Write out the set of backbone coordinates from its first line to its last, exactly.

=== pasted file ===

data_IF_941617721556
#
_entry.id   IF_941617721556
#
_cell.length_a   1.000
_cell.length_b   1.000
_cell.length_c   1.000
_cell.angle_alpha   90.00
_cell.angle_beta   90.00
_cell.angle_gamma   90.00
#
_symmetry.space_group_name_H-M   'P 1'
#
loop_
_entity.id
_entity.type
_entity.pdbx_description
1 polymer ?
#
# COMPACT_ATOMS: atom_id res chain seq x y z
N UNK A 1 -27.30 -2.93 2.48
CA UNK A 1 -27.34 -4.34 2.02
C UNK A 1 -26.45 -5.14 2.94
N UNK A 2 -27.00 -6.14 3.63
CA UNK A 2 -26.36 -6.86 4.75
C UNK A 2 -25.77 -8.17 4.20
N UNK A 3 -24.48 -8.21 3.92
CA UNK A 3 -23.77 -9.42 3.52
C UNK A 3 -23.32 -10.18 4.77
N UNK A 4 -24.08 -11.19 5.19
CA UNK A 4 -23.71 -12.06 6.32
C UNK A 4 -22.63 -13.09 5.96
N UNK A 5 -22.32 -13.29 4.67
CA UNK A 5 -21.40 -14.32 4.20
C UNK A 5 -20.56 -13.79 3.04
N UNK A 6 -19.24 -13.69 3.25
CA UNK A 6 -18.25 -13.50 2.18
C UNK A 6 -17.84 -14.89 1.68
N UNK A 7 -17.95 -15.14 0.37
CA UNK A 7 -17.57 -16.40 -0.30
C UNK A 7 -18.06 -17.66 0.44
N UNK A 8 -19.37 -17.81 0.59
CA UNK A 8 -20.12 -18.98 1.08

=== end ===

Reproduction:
data_IF_941617721556
#
_entry.id   IF_941617721556
#
_cell.length_a   1.000
_cell.length_b   1.000
_cell.length_c   1.000
_cell.angle_alpha   90.00
_cell.angle_beta   90.00
_cell.angle_gamma   90.00
#
_symmetry.space_group_name_H-M   'P 1'
#
loop_
_entity.id
_entity.type
_entity.pdbx_description
1 polymer ?
#
# COMPACT_ATOMS: atom_id res chain seq x y z
N UNK A 1 -27.30 -2.93 2.48
CA UNK A 1 -27.34 -4.34 2.02
C UNK A 1 -26.45 -5.14 2.94
N UNK A 2 -27.00 -6.14 3.63
CA UNK A 2 -26.36 -6.86 4.75
C UNK A 2 -25.77 -8.17 4.20
N UNK A 3 -24.48 -8.21 3.92
CA UNK A 3 -23.77 -9.42 3.52
C UNK A 3 -23.32 -10.18 4.77
N UNK A 4 -24.08 -11.19 5.19
CA UNK A 4 -23.71 -12.06 6.32
C UNK A 4 -22.63 -13.09 5.96
N UNK A 5 -22.32 -13.29 4.67
CA UNK A 5 -21.40 -14.32 4.20
C UNK A 5 -20.56 -13.79 3.04
N UNK A 6 -19.24 -13.69 3.25
CA UNK A 6 -18.25 -13.50 2.18
C UNK A 6 -17.84 -14.89 1.68
N UNK A 7 -17.95 -15.14 0.37
CA UNK A 7 -17.57 -16.40 -0.30
C UNK A 7 -18.06 -17.66 0.44
N UNK A 8 -19.37 -17.81 0.59
CA UNK A 8 -20.12 -18.98 1.08